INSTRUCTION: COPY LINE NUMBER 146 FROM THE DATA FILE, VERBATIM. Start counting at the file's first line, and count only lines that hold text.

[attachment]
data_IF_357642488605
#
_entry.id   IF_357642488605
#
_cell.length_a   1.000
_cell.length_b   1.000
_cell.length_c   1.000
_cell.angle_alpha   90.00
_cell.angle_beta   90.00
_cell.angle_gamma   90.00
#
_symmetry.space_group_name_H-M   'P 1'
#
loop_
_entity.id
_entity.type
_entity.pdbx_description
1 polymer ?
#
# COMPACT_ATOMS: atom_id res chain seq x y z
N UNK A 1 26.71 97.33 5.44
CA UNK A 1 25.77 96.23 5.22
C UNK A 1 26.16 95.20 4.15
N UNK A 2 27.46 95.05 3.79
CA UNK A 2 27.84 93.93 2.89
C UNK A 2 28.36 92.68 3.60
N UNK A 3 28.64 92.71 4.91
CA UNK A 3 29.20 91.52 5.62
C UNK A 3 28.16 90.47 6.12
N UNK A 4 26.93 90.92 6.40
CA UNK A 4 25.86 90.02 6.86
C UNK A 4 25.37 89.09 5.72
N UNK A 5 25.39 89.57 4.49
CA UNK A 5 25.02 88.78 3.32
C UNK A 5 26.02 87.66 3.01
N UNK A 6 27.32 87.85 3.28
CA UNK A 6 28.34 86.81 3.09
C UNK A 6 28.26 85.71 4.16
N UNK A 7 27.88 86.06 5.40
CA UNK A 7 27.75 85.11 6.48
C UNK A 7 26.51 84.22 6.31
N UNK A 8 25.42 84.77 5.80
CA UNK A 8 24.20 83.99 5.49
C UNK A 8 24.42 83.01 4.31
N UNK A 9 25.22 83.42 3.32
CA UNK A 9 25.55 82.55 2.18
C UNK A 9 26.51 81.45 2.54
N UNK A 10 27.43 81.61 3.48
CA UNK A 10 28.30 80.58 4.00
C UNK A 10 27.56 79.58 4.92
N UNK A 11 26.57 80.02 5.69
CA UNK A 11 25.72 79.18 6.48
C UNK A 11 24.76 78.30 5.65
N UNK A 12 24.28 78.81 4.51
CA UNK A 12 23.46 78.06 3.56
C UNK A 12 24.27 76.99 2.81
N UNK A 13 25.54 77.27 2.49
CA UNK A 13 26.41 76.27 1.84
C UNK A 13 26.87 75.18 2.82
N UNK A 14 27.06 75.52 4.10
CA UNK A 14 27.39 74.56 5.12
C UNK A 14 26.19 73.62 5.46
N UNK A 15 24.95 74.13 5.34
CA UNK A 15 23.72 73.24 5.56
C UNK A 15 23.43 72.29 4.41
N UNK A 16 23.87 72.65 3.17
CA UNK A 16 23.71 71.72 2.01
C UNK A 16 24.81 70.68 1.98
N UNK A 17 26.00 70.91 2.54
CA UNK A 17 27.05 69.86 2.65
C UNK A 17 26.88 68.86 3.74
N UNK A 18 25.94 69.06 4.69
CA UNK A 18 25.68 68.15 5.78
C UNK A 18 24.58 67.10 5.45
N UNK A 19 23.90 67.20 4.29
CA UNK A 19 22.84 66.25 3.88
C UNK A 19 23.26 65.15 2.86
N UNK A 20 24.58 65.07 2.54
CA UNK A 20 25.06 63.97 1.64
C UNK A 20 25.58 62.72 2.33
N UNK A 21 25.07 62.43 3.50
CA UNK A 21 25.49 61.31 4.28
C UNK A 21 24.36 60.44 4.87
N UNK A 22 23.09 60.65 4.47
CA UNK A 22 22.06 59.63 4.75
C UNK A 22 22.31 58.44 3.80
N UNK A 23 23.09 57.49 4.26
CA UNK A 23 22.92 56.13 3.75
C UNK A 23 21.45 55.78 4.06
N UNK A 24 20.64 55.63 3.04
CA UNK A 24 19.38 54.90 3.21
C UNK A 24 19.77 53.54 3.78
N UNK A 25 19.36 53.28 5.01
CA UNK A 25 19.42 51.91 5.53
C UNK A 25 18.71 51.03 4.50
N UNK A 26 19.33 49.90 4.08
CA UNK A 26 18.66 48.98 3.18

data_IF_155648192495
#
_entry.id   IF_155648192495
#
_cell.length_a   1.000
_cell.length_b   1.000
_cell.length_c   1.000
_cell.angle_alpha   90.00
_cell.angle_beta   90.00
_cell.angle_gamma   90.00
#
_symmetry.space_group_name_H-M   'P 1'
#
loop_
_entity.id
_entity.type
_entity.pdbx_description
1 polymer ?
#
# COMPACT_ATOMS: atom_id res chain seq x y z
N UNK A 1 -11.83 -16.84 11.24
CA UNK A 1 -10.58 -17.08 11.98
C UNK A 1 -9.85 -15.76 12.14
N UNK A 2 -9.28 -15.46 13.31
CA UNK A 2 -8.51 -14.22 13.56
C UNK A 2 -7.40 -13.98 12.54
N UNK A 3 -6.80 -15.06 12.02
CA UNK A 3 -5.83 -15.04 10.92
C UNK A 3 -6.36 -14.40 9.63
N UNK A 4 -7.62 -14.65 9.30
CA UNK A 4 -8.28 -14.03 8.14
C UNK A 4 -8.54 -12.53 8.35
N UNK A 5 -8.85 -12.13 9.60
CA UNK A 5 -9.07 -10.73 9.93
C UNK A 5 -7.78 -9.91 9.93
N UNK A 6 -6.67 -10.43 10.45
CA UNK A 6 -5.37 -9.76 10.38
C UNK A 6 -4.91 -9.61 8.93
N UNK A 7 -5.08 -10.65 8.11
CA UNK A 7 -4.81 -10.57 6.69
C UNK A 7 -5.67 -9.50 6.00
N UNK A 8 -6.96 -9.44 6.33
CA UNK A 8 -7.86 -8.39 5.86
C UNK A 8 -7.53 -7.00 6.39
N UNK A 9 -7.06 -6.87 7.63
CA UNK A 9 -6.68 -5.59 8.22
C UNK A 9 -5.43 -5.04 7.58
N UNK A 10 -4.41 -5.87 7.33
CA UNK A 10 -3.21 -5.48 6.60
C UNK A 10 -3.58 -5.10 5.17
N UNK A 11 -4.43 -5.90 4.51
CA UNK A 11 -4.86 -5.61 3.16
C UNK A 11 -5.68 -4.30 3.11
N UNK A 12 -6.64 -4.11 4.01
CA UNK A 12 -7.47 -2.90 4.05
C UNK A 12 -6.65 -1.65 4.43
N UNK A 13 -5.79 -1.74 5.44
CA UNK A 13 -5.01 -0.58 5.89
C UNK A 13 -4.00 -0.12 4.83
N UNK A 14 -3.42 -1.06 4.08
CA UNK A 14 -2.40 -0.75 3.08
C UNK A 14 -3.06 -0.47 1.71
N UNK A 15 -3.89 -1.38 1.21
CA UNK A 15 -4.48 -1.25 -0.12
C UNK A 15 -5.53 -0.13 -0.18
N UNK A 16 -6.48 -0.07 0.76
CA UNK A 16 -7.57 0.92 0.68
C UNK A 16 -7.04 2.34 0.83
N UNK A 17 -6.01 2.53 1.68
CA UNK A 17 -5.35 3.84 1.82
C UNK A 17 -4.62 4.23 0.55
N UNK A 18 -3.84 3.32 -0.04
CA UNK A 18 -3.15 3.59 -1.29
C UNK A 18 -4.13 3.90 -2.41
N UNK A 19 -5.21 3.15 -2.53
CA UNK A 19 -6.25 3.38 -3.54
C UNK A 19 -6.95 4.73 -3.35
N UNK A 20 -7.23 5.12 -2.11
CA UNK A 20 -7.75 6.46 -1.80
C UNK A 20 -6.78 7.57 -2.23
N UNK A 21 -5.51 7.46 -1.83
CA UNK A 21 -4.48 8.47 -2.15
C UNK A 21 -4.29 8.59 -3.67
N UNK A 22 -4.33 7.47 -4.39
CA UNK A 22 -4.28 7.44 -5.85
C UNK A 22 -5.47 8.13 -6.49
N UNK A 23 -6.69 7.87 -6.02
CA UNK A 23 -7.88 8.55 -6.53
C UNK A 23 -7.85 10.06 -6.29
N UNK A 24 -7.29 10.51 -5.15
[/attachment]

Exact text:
CA UNK A 10 -3.21 -5.48 6.60